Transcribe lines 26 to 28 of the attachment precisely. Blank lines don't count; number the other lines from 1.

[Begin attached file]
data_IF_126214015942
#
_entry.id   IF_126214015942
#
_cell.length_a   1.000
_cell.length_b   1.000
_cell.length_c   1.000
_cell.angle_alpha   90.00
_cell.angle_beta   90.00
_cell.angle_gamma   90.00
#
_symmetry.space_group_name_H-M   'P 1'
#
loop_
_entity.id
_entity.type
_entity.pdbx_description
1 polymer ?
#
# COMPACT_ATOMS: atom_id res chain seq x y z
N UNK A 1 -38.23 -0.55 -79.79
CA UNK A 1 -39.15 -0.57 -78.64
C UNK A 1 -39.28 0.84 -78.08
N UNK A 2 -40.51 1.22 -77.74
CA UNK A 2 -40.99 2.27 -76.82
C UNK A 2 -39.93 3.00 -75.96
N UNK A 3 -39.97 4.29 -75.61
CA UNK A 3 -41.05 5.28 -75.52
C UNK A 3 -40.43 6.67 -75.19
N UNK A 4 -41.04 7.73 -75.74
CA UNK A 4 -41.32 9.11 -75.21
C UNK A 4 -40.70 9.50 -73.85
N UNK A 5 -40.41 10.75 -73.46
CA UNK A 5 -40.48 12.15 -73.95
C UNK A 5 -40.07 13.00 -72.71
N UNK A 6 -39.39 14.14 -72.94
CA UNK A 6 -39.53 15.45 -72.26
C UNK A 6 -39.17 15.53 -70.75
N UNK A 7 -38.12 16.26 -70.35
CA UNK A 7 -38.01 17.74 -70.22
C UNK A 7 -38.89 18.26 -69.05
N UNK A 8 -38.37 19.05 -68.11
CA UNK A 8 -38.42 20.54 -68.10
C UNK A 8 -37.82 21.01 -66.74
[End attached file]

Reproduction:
C UNK A 2 -39.93 3.00 -75.96
N UNK A 3 -39.97 4.29 -75.61
CA UNK A 3 -41.05 5.28 -75.52